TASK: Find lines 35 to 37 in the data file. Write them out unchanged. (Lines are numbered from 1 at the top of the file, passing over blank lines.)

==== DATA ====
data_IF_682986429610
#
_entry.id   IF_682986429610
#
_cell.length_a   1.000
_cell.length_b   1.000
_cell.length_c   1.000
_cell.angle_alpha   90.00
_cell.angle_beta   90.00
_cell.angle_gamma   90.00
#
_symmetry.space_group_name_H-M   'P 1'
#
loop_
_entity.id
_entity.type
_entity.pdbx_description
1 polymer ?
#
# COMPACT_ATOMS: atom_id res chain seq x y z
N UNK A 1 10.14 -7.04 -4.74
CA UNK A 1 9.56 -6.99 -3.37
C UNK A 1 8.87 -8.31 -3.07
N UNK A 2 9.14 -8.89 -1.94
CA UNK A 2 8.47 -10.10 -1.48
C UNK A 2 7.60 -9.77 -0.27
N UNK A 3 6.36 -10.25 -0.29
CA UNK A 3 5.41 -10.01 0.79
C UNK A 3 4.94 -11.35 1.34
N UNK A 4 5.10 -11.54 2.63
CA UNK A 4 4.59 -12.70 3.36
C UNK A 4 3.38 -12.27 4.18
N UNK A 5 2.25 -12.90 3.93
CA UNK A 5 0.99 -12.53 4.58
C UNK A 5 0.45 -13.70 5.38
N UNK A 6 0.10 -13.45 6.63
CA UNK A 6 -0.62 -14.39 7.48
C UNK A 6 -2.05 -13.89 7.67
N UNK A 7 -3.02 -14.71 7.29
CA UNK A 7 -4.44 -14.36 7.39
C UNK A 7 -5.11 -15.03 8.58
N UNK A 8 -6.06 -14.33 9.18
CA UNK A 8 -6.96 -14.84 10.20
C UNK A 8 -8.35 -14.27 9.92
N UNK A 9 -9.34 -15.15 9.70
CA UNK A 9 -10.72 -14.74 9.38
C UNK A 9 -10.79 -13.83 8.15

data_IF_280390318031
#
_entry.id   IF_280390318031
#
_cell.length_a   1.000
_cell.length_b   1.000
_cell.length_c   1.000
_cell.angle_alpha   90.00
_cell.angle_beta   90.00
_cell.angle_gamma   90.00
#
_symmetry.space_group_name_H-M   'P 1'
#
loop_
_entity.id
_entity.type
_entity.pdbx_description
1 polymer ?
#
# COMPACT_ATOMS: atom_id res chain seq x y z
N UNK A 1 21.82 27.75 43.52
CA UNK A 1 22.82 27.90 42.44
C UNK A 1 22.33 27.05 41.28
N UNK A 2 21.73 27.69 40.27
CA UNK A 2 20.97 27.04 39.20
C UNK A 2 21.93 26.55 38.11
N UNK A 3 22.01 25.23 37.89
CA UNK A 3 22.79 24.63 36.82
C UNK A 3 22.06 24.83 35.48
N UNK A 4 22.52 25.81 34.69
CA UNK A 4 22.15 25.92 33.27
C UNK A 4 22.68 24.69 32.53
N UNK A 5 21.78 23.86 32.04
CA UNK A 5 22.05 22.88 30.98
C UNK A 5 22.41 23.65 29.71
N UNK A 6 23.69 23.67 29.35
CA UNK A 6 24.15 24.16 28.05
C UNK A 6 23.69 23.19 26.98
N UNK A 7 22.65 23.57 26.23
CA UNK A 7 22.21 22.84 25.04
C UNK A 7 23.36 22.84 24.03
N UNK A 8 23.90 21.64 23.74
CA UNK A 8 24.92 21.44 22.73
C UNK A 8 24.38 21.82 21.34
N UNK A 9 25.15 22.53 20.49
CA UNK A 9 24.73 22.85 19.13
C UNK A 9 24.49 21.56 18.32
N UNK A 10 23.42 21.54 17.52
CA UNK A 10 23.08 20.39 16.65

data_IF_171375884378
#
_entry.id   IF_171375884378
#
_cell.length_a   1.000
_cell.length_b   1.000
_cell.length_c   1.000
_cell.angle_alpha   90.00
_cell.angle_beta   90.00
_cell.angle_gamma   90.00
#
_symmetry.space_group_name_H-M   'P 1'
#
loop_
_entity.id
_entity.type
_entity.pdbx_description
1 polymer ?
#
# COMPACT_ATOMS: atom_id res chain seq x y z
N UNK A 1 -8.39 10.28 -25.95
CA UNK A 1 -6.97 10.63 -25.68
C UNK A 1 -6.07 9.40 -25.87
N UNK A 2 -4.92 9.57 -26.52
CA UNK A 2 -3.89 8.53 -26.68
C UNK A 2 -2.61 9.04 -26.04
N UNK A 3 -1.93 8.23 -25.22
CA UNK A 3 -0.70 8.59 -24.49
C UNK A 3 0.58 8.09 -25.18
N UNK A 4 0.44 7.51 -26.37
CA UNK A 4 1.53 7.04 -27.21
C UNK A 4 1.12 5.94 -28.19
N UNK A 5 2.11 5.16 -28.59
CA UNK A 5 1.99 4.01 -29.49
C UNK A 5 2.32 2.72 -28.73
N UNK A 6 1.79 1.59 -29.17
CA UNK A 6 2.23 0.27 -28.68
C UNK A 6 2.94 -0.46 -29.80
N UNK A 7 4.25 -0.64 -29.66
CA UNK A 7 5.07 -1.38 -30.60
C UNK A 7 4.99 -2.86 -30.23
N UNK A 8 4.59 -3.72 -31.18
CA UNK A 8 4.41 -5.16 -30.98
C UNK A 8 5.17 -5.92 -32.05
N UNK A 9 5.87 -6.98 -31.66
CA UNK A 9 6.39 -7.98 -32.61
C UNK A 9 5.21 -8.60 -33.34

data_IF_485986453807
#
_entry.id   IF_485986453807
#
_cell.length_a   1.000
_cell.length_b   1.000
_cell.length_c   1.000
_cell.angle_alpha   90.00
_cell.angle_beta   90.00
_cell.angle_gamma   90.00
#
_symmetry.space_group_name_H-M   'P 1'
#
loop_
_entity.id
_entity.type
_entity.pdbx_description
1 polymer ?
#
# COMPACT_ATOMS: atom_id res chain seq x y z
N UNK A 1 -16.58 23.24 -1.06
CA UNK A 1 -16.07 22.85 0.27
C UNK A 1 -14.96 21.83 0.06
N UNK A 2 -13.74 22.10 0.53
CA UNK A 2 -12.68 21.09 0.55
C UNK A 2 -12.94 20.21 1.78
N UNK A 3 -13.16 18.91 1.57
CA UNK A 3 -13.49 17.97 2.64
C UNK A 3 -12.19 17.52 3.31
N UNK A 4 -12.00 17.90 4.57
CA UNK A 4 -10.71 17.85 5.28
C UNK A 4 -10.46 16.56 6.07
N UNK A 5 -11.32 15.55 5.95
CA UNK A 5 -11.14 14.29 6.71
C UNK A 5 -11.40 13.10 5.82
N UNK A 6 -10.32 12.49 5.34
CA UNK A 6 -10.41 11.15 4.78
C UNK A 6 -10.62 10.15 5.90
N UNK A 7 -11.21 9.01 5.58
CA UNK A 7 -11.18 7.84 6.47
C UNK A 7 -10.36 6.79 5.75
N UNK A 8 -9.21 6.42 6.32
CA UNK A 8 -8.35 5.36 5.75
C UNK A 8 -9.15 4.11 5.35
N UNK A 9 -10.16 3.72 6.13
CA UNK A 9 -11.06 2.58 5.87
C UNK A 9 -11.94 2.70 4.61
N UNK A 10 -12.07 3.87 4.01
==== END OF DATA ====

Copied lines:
C UNK A 5 0.45 -13.70 5.38
N UNK A 6 0.10 -13.45 6.63
CA UNK A 6 -0.62 -14.39 7.48